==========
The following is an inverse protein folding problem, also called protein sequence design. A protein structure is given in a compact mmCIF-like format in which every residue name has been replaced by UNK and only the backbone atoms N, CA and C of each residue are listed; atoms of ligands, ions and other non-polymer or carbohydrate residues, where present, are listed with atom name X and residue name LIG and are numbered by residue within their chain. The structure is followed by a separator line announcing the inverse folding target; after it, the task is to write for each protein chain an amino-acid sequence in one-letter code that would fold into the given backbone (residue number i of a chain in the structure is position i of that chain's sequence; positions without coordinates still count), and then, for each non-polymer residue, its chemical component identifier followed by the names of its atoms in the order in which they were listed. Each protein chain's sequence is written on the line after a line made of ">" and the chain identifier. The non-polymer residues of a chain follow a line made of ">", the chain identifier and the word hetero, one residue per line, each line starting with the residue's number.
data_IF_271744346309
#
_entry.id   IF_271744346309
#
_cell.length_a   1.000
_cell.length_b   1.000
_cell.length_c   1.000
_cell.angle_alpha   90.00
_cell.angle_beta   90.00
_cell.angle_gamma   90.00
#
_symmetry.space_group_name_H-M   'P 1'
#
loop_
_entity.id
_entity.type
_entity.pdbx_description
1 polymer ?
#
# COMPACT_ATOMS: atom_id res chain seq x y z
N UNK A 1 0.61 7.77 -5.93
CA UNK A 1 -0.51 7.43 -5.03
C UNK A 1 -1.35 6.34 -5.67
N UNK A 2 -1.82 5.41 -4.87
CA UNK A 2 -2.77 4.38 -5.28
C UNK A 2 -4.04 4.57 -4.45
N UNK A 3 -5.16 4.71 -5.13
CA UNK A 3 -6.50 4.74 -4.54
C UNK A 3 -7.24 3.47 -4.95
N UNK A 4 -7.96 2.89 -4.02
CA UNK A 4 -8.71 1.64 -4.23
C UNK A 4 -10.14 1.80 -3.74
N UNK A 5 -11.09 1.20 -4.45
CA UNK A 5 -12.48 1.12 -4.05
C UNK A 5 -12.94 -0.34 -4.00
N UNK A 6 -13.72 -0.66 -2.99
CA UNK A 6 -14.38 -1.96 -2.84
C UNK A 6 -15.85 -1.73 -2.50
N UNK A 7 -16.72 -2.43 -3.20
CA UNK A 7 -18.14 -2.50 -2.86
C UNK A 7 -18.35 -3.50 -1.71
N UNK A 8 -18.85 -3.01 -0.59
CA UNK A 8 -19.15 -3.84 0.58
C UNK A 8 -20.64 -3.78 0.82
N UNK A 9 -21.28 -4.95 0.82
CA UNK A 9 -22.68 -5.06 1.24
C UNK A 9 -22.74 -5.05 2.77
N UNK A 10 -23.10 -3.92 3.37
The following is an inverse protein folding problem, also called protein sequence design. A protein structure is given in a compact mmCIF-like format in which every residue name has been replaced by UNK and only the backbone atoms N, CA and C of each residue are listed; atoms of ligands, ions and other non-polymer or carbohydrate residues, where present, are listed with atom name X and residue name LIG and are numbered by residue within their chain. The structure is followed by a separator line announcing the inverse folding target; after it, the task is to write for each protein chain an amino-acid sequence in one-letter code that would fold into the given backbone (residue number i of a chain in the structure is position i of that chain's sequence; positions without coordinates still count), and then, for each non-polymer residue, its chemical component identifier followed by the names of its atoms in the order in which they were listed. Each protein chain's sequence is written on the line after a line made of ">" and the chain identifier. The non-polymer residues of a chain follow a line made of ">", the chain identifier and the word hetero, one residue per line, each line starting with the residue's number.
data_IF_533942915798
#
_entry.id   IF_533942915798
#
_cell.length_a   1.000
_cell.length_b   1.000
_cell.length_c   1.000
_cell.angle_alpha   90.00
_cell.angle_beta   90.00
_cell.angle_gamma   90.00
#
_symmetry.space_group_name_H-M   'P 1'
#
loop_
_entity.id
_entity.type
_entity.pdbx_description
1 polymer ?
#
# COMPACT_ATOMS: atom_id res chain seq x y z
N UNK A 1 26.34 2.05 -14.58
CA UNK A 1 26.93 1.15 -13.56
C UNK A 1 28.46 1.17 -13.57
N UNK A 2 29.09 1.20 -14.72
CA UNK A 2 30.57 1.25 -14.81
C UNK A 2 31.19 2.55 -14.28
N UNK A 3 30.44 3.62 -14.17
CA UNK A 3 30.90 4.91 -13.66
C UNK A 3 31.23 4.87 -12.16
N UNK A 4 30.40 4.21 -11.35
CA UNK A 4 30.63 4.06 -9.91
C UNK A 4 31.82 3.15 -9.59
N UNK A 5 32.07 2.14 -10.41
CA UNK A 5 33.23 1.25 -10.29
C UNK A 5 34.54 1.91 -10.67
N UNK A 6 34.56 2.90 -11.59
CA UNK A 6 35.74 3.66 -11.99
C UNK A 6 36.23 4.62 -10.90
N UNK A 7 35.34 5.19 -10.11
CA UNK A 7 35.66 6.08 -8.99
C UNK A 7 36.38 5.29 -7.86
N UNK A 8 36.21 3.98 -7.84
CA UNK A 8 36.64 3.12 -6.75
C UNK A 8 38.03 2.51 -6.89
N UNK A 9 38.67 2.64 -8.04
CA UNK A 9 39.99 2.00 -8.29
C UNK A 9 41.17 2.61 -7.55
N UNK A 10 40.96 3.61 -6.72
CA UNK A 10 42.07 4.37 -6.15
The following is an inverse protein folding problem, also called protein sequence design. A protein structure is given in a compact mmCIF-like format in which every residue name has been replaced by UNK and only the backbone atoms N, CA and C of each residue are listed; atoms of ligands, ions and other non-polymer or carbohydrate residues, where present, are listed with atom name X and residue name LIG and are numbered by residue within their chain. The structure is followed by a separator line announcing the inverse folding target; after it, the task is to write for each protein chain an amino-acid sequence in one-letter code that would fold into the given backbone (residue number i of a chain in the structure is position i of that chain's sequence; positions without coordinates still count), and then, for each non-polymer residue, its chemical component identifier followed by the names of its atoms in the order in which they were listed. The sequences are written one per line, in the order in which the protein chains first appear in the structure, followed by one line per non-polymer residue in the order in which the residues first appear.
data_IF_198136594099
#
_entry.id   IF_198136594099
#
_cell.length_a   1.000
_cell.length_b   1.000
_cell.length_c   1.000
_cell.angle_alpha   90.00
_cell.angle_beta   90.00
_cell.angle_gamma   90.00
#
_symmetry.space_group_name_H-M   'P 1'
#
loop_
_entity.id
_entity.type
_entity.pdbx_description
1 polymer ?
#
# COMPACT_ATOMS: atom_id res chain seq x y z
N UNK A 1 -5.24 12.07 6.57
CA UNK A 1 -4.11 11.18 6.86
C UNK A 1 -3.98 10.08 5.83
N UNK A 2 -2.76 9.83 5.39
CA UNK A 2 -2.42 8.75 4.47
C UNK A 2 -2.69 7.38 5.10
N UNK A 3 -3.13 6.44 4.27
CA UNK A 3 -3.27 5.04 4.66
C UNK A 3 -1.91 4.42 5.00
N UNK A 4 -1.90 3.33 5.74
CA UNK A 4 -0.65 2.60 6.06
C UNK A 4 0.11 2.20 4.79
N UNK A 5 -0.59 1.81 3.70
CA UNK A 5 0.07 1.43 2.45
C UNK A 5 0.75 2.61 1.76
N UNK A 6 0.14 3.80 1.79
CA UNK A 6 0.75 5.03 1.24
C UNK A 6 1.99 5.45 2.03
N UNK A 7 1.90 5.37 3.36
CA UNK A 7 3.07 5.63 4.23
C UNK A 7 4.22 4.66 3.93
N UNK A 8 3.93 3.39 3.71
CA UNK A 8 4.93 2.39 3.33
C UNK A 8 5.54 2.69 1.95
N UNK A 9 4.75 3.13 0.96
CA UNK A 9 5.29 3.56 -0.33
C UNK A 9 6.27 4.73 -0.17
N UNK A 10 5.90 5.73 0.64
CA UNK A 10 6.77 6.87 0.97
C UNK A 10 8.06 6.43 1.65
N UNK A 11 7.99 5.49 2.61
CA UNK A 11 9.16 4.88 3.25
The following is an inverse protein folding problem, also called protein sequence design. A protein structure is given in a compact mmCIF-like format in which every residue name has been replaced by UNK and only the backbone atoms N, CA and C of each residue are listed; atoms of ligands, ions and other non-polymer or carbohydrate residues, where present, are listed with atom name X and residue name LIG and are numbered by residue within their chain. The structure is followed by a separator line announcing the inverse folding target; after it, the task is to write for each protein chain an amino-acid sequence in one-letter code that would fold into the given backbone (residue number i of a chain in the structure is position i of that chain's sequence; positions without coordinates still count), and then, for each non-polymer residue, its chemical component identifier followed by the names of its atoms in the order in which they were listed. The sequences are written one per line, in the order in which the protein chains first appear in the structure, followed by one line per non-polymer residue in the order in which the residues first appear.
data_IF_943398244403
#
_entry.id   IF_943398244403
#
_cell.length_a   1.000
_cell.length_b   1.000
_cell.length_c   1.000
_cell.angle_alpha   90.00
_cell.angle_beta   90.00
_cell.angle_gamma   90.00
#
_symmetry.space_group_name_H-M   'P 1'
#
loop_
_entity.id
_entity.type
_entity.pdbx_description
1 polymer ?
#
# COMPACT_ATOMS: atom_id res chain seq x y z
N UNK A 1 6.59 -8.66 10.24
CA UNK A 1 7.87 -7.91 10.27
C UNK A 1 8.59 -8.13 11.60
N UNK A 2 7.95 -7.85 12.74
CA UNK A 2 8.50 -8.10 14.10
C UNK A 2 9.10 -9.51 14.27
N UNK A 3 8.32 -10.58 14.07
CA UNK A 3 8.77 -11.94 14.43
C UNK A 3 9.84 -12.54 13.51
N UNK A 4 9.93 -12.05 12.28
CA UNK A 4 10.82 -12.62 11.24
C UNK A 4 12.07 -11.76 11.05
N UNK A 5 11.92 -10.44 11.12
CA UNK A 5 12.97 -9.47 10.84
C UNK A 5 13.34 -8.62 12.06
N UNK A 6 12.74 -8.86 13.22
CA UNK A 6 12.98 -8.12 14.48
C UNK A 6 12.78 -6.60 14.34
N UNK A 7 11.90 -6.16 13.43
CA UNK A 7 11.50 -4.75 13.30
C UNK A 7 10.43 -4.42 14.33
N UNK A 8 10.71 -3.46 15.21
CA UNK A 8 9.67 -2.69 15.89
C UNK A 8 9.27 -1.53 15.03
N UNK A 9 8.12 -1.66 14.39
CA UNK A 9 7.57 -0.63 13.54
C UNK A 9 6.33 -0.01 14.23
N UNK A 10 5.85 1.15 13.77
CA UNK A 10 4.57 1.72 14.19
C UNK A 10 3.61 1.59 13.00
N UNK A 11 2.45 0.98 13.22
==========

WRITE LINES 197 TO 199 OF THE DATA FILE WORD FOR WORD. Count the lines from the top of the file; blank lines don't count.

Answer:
C UNK A 8 9.27 -1.53 15.03
N UNK A 9 8.12 -1.66 14.39
CA UNK A 9 7.57 -0.63 13.54